Bring A Dish
Community Potlucks Share Food and Experiences
With its stunning settings and bountiful harvest, the Berkshires has all the right ingredients for potluck parties. Covered dishes of varied recipes, tasty enough to stand up to any farm-to-table restaurant, create sumptuous spreads for our tight-knit community to share. Our homes sprawl easily from kitchen to table, lending themselves to casual entertaining, satisfying our need to fill them with family and friends.
My 30 years here have been punctuated by such potluck suppers. In the cold months, while the snowy wind battered our windows, we gathered by candlelight, dining on warm bowls of dishes like vegetable curry, surrounded by abundant sides brought by friends. Late summers, we lounged, often in the green of our backyards, grilling our surplus zucchini with whatever we felt like flipping.
Years ago, a group of kindred spirits gathered round the table in Saint Stephen’s church in Pittsfield. It was our October potluck-dinner meeting with the core members of what would become Berkshire Grown, a nonprofit supporting local food and farms. Clearly, we hadn’t planned ahead since most of us brought apple pie—using local produce, of course, most likely from Jaeschke’s in Adams or Bartlett’s in Richmond. Startled for a moment at the dessert buffet set before us, we all plunged in. No one complained—the tangy-sweet apples crooned in their buttery crusts.
Soon after, the same group planned three dinners throughout the Berkshires. “Moveable feasts” we called them, with complete meals this time. The goal was to share the local harvest, celebrate our farms, and spark the local food movement in our backyard. Hundreds gathered, breaking bread as a community.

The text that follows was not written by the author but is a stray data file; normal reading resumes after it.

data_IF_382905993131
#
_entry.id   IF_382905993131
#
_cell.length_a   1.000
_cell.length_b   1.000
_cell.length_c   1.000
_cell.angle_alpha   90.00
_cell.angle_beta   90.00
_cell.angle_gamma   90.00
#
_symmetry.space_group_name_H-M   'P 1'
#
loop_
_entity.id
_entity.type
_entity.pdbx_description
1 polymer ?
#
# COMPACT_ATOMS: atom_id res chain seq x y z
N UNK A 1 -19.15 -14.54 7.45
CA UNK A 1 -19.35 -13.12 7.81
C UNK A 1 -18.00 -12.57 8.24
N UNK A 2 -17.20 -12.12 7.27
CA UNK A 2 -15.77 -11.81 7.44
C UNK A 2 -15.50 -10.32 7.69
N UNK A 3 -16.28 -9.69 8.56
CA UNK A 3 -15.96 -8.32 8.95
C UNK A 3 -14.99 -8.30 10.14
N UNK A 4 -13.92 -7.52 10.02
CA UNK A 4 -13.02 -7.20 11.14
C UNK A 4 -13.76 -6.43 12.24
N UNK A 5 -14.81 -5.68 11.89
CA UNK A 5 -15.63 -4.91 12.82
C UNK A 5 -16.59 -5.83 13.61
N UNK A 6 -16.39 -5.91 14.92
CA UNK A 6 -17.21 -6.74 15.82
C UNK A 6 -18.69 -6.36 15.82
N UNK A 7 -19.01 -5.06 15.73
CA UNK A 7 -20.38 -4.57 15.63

Come winter, our internationally themed potlucks were especially jolly. During one exceptionally long cold spell, we fought off the blues by turning our kitchen into a Moroccan getaway. Rugs and cushions replaced tables and chairs, lace curtains were taped inside our snowy windows. Chicken with preserved lemons was joined by savory dishes brought by friends. The smell of spices perfumed our kitchen, and we were transported.
During another relentless winter some 25 years ago, we gathered at a friend’s Victorian home for a Chinese-themed New Year’s Eve feast. As ever, cooks and novices alike put their best food forward in one dish—all culminating in a potluck celebration overflowing the buffet table. After we’d gobbled the ducks—which I’d massaged with spices, steamed, and deep-fried for the occasion—I made the announcement. Our adoptive daughter was soon to arrive. To celebrate, our host slipped outside to shoot off champagne corks in his snowy yard. Long after the last snow melted, a few stray corks were found in the spring tulip beds, triggering warm memories of that New Year’s feast and our thrilling announcement.
A few years later, when my daughter was quite young, we went Greek. I bartered a case of beer with the butcher in town for his hand-cranked rotisserie, and my husband dug the pit for the lamb. Friends were invited to come as their favorite gods and goddesses. One came in a sheet-toga with a little pocket from which he pulled a business card label “Zeus.” Another strolled in as Jackie “O” in giant sunglasses and a tightly wrapped headscarf.
It was Mount Olympus that day in our backyard—deep, green grass; puffy clouds; and a slight breeze. Sawhorses topped with slabs of old plywood scraps were covered with Greek foods and food inspired by our local harvest. Peter Platt, from the Old Inn on the Green in New Marlborough, carved the lamb.
For me, the Berkshires and potlucks forever mingle. My years here are characterized by all kinds of potlucks, some classic, like Fourth of July barbecues that finished with our children chasing fireflies in the backyard. And each year, when the kids were still young, we visited Tanglewood on Parade. Spreading our picnics, we’d eye more elaborate displays—the Berkshire version of a tailgate party—while they safely ran the grounds.
Later, we ate freshly baked, wild-picked berry cobbler and, once again, too-much-in-the-garden zucchini bread at book clubs, spaghetti Puttanesca on movie nights, gorp after blustery hikes up Mount Greylock with the “girls,” and Indian food on my husband’s birthdays. And sadly, we gathered at giant potluck funerals, where people expressed tenderness with their culinary offerings.
Two summers ago, our rustic colonial home with its welcoming Berkshire kitchen sold. There, at our last potluck, our daughter arrived—all grown up, tall, and startlingly pretty—calling the setting Edenic, or Eden-like. Guests drifted in to say goodbye. And in Berkshire potluck fashion, each joined the gathering, bringing friendship and food to share.